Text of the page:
The entirety of the story has a sweetness and a charm to it, truly showcased in the way this ragtag band of children cares for each other create their own meaningful (and sometimes overconfident) sense of family. Perhaps one of the most interesting facets of the story for me was the unexpected focus on Victor, the private inspector hired to find the boys. Funke deftly introduces him not just as an adult character, but an adult character who is notably different from the others. Victor has a youthful understanding of the world that sets him in a class of his own and challenges the boyish defiance of the Thief Lord’s own self-importance. It’s a charming read and a truly whimsical escape into the world of Venice. 

Pippi Longstocking, Astrid Lindgren 

For our final book, we take a jaunt all the way up to Northern Europe and find ourselves in Sweden with the eponymous Pippi Longstocking. Many people are familiar with the spunky, wild-haired redhead and she’s just as vibrant on the page as she is in any other setting. 

Pippi’s story is one of good-natured and joyous fun. Nine-year-old Pippi moves to Villa Villekulla, very much an independent, free-spirited girl having lost her mother in infancy and her father being missing at sea. When she befriends local siblings Annika and Tommy, the children find themselves along for all the raucous big spirited fun Pippi has in her being.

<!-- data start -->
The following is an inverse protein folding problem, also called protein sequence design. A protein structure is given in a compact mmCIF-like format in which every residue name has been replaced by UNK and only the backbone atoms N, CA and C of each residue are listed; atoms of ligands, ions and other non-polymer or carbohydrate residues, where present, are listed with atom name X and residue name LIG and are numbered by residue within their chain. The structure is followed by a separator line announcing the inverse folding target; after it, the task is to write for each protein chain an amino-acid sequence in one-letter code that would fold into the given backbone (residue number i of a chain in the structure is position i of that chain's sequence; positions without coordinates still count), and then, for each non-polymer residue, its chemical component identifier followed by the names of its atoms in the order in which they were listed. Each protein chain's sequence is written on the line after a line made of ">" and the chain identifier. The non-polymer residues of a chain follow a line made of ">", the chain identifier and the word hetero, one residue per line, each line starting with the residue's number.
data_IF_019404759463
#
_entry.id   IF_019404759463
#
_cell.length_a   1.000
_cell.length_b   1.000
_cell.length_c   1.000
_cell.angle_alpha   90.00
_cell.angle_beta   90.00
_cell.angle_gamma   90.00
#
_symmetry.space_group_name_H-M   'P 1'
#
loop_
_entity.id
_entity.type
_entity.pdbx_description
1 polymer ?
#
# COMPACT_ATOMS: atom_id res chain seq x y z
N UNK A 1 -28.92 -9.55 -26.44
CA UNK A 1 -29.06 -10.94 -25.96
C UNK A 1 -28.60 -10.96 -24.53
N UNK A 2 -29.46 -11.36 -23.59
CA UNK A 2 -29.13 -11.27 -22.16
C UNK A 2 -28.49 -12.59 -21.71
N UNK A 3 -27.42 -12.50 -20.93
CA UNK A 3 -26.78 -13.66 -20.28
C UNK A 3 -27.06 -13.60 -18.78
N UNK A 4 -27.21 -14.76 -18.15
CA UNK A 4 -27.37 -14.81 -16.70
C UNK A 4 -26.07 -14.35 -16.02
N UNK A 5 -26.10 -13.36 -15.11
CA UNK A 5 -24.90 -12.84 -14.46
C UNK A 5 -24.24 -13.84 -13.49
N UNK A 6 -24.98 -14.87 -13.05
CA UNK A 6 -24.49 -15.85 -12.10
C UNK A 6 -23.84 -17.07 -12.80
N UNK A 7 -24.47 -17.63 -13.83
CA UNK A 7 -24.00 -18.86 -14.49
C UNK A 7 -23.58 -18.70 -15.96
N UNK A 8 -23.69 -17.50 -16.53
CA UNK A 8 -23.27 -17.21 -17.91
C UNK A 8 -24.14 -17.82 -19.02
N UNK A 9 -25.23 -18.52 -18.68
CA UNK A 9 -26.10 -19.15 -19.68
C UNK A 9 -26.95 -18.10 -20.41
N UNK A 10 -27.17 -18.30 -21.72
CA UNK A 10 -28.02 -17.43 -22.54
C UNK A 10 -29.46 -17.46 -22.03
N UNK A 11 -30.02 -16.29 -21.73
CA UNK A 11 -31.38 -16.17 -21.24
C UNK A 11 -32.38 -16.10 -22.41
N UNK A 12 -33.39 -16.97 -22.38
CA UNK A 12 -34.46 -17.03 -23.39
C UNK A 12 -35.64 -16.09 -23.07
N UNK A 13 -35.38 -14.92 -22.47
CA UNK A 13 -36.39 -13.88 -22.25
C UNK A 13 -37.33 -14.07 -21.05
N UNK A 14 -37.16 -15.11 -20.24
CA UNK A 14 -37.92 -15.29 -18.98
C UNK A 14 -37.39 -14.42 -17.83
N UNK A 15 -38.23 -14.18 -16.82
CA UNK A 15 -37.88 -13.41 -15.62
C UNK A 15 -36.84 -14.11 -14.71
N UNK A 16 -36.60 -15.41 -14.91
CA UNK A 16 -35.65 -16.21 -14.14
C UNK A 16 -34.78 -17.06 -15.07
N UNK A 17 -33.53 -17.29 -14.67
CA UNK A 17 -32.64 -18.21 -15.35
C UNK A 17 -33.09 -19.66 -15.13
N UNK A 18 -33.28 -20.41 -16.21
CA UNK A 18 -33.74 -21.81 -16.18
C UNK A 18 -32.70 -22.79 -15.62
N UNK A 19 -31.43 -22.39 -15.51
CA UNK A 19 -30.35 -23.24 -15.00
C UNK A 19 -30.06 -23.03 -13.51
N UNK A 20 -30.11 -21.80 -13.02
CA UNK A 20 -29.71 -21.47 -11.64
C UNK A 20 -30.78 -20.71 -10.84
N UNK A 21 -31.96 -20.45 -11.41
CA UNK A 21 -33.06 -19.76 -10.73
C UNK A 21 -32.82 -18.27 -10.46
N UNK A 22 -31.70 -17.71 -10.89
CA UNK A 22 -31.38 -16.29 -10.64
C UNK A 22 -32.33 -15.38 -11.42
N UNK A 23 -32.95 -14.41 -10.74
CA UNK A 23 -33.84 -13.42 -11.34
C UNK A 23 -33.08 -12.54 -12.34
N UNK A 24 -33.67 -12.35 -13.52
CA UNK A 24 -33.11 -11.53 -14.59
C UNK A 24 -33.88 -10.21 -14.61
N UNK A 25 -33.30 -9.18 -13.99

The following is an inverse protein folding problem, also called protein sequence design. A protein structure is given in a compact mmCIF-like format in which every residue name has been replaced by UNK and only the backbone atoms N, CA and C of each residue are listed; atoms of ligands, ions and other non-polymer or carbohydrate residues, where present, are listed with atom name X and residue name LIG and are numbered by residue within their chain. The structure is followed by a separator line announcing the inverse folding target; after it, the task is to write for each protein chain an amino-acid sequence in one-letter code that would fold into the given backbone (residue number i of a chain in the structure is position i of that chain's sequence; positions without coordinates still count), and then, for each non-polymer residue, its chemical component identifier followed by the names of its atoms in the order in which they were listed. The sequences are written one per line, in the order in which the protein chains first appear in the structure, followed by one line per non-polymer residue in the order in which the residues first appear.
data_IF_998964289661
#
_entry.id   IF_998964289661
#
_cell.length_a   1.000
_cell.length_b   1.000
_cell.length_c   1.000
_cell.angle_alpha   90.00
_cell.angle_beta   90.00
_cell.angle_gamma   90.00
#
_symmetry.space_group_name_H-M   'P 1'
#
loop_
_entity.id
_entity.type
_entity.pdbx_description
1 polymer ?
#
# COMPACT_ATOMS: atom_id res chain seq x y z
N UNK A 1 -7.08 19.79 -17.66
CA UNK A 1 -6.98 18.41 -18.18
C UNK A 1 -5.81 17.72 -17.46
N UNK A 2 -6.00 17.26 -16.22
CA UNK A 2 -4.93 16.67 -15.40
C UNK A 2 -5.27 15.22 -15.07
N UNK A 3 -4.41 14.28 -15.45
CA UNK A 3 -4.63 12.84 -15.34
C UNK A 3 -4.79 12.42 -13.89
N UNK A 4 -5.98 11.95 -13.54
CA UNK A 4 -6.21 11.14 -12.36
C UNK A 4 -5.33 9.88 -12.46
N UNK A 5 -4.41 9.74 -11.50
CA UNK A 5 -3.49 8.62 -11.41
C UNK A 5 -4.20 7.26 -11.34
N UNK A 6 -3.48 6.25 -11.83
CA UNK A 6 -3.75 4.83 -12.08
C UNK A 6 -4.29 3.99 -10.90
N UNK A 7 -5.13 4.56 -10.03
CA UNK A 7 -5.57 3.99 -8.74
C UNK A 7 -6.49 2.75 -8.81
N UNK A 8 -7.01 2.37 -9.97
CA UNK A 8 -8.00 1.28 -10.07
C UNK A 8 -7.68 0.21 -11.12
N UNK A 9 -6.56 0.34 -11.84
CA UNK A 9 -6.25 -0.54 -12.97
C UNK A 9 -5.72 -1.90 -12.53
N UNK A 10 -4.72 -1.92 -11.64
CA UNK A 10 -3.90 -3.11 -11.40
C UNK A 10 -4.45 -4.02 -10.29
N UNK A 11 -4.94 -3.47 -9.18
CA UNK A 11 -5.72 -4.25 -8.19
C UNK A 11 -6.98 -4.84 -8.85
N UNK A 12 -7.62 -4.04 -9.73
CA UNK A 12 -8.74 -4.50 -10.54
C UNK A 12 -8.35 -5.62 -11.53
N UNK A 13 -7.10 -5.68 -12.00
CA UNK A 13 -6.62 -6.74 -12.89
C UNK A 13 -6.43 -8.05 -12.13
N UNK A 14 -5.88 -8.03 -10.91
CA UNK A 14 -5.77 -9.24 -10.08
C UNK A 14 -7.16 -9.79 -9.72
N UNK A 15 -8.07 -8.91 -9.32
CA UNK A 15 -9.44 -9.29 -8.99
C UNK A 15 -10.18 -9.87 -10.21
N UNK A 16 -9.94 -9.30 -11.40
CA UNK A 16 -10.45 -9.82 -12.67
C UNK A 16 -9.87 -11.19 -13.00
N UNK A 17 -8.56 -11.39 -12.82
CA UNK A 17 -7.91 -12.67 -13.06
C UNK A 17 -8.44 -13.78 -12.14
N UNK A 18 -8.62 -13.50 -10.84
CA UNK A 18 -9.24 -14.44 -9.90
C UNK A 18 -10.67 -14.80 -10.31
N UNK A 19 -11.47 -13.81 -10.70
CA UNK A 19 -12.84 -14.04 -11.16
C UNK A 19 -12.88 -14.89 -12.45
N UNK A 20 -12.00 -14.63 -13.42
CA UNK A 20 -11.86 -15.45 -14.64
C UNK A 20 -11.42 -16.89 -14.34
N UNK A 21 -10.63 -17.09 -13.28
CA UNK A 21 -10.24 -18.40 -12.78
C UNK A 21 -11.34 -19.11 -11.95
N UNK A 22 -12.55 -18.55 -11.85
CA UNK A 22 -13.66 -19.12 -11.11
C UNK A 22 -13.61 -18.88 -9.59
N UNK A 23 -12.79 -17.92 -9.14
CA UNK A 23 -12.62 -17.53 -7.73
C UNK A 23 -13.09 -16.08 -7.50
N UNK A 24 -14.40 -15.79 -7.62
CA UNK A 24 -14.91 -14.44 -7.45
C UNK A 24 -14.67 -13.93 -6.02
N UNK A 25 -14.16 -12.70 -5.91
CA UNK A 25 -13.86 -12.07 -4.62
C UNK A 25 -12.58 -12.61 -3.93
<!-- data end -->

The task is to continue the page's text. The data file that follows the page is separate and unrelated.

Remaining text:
Pippi Longstocking is the perfect story for readers who want to enjoy a good-natured, episodic romp through fiction. The larger than life redhead is up for any challenge and her tall tales grown right along with her. As large as her personality is, her strength, wit, and forceful will are always matched in size by her heart, kindness, and generosity. In many ways reminiscent of Peter Pan’s reluctance to conform and grow up, Pippi Longstocking is a wonderfully confident salute to the wildness of youth while not losing sight of the importance of friendship and looking out for one another. Pippi Longstocking is a fun and fanciful read for readers of all ages.